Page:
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Updated: May 1

A small, invisible life form – which knows no creed, nor race, nor political affiliation - has come to our cities and towns. It has made inroads in every state in the nation and around the globe. It is a pandemic, from the Greek pan (all) + demos (people) - meaning it discriminates against no one, no matter where you call home.

Within the span of a few weeks, the way in which we live our lives has been upended. Things we took for granted require entirely new levels of focus and attention. Disinfecting every surface is a newly ingrained habit; proper hand washing is now, thankfully, de rigueur.


There are many reactions occurring in living rooms and kitchens across the globe right now, each of them somewhere on Kubler-Ross’ stages of grief spectrum. Depending on your individual situation, you may be in denial or anger, have moved on to bargaining, are just depressed, or are contemplating some form of acceptance.

Man looking out of rain-covered window

Despite these concerns, hope is also rising. Hope is a universal human emotion that comes to the forefront during times of anxiety or fear. Is there a way to be fearless, to lead with hope instead? How can we banish our anxiety when our adversary is invisible, whether a virus or a personal concern?

Let us recall how far we have made it as a species. Over centuries we have crafted practices that allow us to calm fears of what might happen next: philosophies, faith, science, and more. These practices help by building mental resilience, meaning, and purpose into our lives.


By mastering fear and embracing hope and reason we release ourselves from the anxiety feedback loop. Easier said than done, you say? Yes, it takes practice, as does anything you desire mastery over. Nietzsche spoke of not only accepting what fate hands us but loving it. How many of you can honestly say today that you “love” what has been placed in your path?

Remember, only you control your mind. You can choose your reaction to any bit of adversity. Train yourself with this new habit – respond to adversity with reasoned choice. “I can’t change this situation, so how can I ‘love’ it or turn it to my advantage?” This is how you begin strengthening the resiliency muscle.

So, what’s your training regimen? Aaron Antonovsky, a sociologist who studied salutogenics (solutions focused on health), said there are three core elements to building resiliency in yourself: comprehension, manageability, and meaning. Let’s examine each element further:

1) Comprehension is your ability to understand what is happening to you - personally, situationally - at present. Either alone, or with the help of others, being able to wrap your mind around the challenge and understand what is at stake is the first step in building your internal resilience.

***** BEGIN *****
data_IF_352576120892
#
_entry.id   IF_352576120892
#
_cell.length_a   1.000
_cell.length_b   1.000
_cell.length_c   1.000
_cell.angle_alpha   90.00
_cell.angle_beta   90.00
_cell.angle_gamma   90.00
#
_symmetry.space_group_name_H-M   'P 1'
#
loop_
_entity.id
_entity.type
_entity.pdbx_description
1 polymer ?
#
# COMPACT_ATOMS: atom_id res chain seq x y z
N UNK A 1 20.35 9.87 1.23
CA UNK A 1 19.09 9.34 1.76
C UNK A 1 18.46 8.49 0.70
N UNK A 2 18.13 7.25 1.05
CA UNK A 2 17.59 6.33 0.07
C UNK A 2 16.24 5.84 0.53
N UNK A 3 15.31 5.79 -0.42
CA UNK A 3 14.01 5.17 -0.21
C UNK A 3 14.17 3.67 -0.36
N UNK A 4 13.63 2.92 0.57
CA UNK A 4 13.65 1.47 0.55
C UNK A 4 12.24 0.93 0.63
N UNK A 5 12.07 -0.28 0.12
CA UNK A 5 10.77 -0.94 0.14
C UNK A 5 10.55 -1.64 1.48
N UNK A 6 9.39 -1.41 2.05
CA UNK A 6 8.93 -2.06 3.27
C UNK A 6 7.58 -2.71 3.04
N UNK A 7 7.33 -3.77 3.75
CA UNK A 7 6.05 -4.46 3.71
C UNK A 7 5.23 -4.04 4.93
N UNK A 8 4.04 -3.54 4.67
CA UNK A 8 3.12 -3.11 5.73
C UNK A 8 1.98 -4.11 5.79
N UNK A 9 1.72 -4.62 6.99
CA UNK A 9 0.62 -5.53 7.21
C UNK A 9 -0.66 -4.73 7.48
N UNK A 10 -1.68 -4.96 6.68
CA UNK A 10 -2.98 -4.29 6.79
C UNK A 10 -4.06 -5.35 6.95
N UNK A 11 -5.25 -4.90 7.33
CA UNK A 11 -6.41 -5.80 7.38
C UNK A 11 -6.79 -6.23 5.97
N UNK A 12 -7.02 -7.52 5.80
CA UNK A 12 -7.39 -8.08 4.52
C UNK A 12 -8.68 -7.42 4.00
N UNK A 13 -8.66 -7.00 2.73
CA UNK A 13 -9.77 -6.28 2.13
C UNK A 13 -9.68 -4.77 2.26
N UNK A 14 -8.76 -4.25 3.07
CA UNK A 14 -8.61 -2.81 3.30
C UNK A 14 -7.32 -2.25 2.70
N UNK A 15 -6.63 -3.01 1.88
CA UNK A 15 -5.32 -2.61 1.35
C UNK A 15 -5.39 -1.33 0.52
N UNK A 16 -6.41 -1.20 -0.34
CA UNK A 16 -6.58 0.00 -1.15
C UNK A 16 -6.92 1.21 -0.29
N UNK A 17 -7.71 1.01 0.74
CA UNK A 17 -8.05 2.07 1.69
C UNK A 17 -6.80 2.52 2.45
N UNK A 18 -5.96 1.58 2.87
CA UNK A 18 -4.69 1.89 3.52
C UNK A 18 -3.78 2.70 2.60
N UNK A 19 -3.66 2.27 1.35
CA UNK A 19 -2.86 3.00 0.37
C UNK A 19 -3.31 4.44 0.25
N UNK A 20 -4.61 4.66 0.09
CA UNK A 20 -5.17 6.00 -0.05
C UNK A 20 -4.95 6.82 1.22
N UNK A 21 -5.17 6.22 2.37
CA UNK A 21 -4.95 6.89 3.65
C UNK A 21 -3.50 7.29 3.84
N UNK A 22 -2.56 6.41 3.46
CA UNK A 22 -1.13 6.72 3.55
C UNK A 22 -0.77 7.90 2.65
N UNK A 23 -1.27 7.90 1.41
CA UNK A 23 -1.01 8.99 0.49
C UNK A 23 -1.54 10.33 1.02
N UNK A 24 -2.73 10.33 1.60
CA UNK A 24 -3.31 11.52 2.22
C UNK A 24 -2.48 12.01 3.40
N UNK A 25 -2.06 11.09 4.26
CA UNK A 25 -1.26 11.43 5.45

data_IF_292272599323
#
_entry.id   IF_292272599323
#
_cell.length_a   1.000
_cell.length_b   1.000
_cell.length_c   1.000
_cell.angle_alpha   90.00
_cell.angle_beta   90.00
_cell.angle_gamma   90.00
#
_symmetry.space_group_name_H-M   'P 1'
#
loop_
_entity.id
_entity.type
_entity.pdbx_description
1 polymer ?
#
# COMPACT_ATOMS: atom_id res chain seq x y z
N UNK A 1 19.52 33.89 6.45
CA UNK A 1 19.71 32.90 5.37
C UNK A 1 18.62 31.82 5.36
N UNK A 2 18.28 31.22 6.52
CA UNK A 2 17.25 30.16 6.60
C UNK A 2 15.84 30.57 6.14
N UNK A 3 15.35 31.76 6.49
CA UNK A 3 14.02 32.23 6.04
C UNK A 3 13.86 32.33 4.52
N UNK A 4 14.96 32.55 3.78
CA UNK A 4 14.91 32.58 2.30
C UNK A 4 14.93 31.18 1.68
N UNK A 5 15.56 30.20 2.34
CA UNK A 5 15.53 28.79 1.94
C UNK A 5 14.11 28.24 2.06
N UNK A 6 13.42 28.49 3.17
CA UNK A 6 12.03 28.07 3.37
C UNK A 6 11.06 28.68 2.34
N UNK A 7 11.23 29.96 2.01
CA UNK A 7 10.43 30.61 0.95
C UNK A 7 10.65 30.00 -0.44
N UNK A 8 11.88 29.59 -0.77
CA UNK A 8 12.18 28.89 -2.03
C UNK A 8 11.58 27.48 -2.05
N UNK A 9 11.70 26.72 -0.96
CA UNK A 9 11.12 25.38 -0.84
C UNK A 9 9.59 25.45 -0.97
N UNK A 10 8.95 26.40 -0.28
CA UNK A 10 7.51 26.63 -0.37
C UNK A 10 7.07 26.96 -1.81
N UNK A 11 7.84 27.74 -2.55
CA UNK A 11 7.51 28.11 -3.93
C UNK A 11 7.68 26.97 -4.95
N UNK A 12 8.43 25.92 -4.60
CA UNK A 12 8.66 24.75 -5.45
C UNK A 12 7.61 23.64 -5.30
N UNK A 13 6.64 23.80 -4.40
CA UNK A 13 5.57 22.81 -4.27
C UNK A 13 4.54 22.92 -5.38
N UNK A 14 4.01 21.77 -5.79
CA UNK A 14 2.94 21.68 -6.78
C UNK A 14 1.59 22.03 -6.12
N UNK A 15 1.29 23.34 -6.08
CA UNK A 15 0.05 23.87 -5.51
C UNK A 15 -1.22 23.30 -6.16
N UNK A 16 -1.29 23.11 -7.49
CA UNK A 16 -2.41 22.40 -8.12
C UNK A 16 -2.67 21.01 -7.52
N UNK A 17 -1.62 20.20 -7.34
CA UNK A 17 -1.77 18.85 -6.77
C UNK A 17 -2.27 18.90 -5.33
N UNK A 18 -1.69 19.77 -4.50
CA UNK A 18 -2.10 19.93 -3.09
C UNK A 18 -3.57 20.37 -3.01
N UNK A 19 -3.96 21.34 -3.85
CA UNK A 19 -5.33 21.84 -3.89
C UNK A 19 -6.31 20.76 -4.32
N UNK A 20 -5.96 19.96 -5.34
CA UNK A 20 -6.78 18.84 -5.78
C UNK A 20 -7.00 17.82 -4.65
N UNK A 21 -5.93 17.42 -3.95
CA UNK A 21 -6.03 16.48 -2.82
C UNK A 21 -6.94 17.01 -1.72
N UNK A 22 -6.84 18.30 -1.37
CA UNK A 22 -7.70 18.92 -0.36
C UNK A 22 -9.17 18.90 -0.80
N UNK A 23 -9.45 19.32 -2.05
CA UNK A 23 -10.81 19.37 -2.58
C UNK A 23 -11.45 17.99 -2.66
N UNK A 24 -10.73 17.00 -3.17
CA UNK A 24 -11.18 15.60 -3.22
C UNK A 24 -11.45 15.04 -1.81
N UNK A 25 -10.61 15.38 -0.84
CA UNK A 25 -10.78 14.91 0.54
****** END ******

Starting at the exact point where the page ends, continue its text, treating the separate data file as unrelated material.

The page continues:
2) Manageability is the next step in building resilience. By having a clear path forward on how to manage your adversity – what choices you will make, what are your next steps - you are giving your brain a set of reliable tools it can access for any future encounter. We humans are elastic in our ability to adapt to new circumstances. Reminding ourselves of this ability, that we’ve been here before; that we CAN manage anything the world tosses our way, is key for a resilient life.

3) Lastly – and this is the differentiator of a health-focused approach – is the ability to find Meaning in our circumstances. Building meaning can take many avenues. Some find meaning in belonging: to a group, to a cause, to a family. Some find meaning in stories – inspirational, truth or fiction, fairytale or fable. Transcendent or awe-inducing experiences can also produce a sense of meaning, along with feelings of altruism.

Meaning can also be derived from exploring our sense of purpose, something humanity has done for eons. Contemplative practices like meditation or forest bathing can help us think through these eternal questions. Why are we here? What is happening to our culture? What will the future look like?

Purpose can also come from actions that serve something greater than yourself. Explore ways to strengthen the relationships within your communities. Serving others – both human and more-than-human beings – is a positive step forward in an environment where we may feel disconnected, bolstering that much-needed optimism.

By consciously moving from behind our screens to in front of them – physically engaging with other persons and the more-than-human world by listening, conversing, and eventually, touching again – we will reignite the curative power of connection.

Person standing on cliff above forest valley


Now we turn our attention to the thing – the place – that can act as the catalyst bringing purpose, meaning, and inspiration together in one location. After all, getting outside is what is currently keeping us all sane.